The White Sea Canal required 47km of actual excavation to link the various existing lakes and waterways whereas the Moscow Canal would need 130km of excavation and construction, its entire length, thus there were 200,000 more GULAG labourers than on the earlier project.


No celebrations or grand titles for this part of Dmitrov history I should imagine.


And so behind this innocuous looking embankment of snow is another of Stalins crimes against humanity

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The Moscow-Volga Canal

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Indeed there were many canal projects in the West in the same epoch yet Russia would seem particularly ill suited to them one would think…the Moscow Canal is un-navigable for half the year due to ice. Yet Stalin seems to have had a mania for canal building, perhaps following (so he thought) in the footsteps of Peter the Great, the visionary behind the ‘Venice of the North’ St Petersburg.


The crossing point at Dubna… there is a ferry in the summer months and a pontoon bridge over the ice in winter

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And where the canal bisects a village… a simple footbridge over the ice is constructed every year

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Dubna was a pivotal town in the Dmitlag camp system where the labour camps were constructed and dismantled in a leap-frogging fashion to follow the progress of the canal work. These camps (called lagpunkts) consisted of wooden barracks, watchtowers and a fence and a few thousand slave labourers…so there is invariably no trace of them today


Ever metre of earth and rock excavated with wheelbarrow, pick, and shovel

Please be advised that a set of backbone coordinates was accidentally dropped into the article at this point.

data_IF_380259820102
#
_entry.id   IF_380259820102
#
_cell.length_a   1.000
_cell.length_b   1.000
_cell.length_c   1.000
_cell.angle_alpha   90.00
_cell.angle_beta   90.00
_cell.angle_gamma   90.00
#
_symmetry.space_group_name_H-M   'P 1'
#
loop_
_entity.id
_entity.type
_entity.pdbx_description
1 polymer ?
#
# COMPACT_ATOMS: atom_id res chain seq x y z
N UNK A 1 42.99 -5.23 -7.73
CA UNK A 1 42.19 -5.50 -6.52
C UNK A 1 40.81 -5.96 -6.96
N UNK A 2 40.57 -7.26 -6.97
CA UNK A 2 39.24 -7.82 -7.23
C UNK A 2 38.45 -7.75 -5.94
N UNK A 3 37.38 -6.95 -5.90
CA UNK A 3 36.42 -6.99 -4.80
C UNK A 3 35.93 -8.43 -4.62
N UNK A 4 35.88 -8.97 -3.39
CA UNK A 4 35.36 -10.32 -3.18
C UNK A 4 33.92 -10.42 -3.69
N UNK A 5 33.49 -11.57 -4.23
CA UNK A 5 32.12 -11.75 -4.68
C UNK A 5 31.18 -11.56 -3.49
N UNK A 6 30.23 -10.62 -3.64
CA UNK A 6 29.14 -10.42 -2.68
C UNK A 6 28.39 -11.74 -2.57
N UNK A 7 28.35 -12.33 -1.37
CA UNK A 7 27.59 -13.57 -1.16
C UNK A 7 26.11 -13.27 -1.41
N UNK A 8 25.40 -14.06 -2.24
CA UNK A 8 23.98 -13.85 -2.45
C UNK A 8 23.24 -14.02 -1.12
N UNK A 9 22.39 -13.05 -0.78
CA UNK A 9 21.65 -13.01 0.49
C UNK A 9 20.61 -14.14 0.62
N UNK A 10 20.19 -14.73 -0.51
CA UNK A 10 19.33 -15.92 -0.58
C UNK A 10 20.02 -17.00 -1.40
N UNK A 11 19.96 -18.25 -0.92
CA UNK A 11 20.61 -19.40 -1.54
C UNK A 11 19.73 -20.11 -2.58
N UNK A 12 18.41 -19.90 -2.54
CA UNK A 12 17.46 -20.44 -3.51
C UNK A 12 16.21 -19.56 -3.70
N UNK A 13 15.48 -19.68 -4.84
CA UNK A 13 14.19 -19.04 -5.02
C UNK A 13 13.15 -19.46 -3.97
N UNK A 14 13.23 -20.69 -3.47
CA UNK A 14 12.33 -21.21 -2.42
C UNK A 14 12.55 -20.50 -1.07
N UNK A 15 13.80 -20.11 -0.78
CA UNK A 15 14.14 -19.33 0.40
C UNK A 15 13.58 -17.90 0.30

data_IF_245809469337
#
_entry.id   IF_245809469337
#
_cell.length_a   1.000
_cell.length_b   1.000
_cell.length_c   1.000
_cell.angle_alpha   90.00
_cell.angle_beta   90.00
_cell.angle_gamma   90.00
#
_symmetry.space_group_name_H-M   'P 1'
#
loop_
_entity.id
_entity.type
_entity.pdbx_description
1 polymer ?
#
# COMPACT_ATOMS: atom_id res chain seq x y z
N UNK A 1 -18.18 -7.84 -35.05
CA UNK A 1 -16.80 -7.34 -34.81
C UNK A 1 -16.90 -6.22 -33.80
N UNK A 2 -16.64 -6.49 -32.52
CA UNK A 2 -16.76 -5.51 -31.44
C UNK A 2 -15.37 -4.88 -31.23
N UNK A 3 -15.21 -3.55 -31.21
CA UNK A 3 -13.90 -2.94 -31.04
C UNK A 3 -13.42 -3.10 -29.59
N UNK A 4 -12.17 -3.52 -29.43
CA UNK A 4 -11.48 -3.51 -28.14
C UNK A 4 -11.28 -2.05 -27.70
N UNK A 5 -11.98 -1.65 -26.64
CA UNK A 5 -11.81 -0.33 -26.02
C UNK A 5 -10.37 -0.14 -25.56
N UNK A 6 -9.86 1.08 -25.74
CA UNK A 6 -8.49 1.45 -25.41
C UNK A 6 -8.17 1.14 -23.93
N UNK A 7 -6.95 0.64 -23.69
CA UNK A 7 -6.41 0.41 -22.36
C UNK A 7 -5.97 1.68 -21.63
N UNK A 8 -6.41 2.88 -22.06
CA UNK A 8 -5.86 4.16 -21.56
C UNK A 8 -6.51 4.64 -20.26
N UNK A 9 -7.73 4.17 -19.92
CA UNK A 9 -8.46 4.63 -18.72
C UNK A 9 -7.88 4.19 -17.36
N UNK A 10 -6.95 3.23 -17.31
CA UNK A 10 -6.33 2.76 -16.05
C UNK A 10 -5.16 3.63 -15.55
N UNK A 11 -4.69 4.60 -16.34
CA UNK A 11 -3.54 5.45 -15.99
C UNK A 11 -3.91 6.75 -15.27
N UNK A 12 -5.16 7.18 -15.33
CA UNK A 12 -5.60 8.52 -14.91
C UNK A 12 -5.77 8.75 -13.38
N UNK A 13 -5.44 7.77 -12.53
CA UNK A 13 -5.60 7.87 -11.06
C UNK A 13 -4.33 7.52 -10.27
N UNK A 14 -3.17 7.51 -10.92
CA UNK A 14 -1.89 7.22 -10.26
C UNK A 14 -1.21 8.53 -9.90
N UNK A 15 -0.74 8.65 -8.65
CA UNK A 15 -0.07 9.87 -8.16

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Yet the there was no need for the canal to look sparse or utilitarian. If the GULAG needed engineers, the NKVD (forerunner of the KGB) simply arrested more engineers. If they needed architects, they simply arrested them. So if they wanted to beautify the canal and needed stonemasons, artists, and sculptors, well then, they simply arrested them too.

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remembering female aviators

remembering female aviators

children innocently playing a game of 'catch' across the canal

children innocently playing a game of 'catch' across the canal

How horrifically simple.


So as I drive the final kilometres to Moscow there is forest to my left and the canal parallel to the road on my right…. My eyes are distracted though, every time notice an empty uniform space in the forest, or a spot where the tree growth in obviously younger than the surrounding forest…..is that the remains of a Dmitlag langpunkt?…..or perhaps a mass grave of GULAG prisoners who didn’t survive a particularly harsh and deadly winter?….


Both exist here in the hinterlands of Moscow, in what was the administrative region of Dmitlag….forgotten, unrecorded, and ignored…


But here nonetheless.